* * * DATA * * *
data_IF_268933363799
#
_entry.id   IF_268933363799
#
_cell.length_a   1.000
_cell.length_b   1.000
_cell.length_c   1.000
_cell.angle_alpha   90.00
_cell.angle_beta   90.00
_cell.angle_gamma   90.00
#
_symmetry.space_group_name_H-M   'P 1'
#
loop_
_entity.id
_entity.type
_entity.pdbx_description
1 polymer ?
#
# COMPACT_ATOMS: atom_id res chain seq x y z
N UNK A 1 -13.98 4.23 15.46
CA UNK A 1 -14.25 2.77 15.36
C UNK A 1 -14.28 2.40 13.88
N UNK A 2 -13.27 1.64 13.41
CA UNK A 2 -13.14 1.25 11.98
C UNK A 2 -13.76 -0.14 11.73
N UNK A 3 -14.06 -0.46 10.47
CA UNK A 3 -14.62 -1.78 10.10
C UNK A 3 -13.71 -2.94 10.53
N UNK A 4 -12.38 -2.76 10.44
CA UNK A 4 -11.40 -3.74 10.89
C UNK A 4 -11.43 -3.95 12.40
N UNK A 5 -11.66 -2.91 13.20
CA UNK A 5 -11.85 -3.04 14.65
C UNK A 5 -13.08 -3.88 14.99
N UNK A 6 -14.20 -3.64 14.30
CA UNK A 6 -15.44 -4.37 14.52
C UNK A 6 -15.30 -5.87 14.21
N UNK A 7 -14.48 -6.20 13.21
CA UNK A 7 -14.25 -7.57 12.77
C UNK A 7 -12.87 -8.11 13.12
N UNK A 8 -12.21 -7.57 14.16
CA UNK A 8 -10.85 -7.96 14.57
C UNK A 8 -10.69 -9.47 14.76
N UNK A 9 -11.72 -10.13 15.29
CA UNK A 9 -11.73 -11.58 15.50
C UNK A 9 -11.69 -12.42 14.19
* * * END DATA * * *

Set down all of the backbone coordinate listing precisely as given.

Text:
data_IF_268933363799
#
_entry.id   IF_268933363799
#
_cell.length_a   1.000
_cell.length_b   1.000
_cell.length_c   1.000
_cell.angle_alpha   90.00
_cell.angle_beta   90.00
_cell.angle_gamma   90.00
#
_symmetry.space_group_name_H-M   'P 1'
#
loop_
_entity.id
_entity.type
_entity.pdbx_description
1 polymer ?
#
# COMPACT_ATOMS: atom_id res chain seq x y z
N UNK A 1 -13.98 4.23 15.46
CA UNK A 1 -14.25 2.77 15.36
C UNK A 1 -14.28 2.40 13.88
N UNK A 2 -13.27 1.64 13.41
CA UNK A 2 -13.14 1.25 11.98
C UNK A 2 -13.76 -0.14 11.73
N UNK A 3 -14.06 -0.46 10.47
CA UNK A 3 -14.62 -1.78 10.10
C UNK A 3 -13.71 -2.94 10.53
N UNK A 4 -12.38 -2.76 10.44
CA UNK A 4 -11.40 -3.74 10.89
C UNK A 4 -11.43 -3.95 12.40
N UNK A 5 -11.66 -2.91 13.20
CA UNK A 5 -11.85 -3.04 14.65
C UNK A 5 -13.08 -3.88 14.99
N UNK A 6 -14.20 -3.64 14.30
CA UNK A 6 -15.44 -4.37 14.52
C UNK A 6 -15.30 -5.87 14.21
N UNK A 7 -14.48 -6.20 13.21
CA UNK A 7 -14.25 -7.57 12.77
C UNK A 7 -12.87 -8.11 13.12
N UNK A 8 -12.21 -7.57 14.16
CA UNK A 8 -10.85 -7.96 14.57
C UNK A 8 -10.69 -9.47 14.76
N UNK A 9 -11.72 -10.13 15.29
CA UNK A 9 -11.73 -11.58 15.50
C UNK A 9 -11.69 -12.42 14.19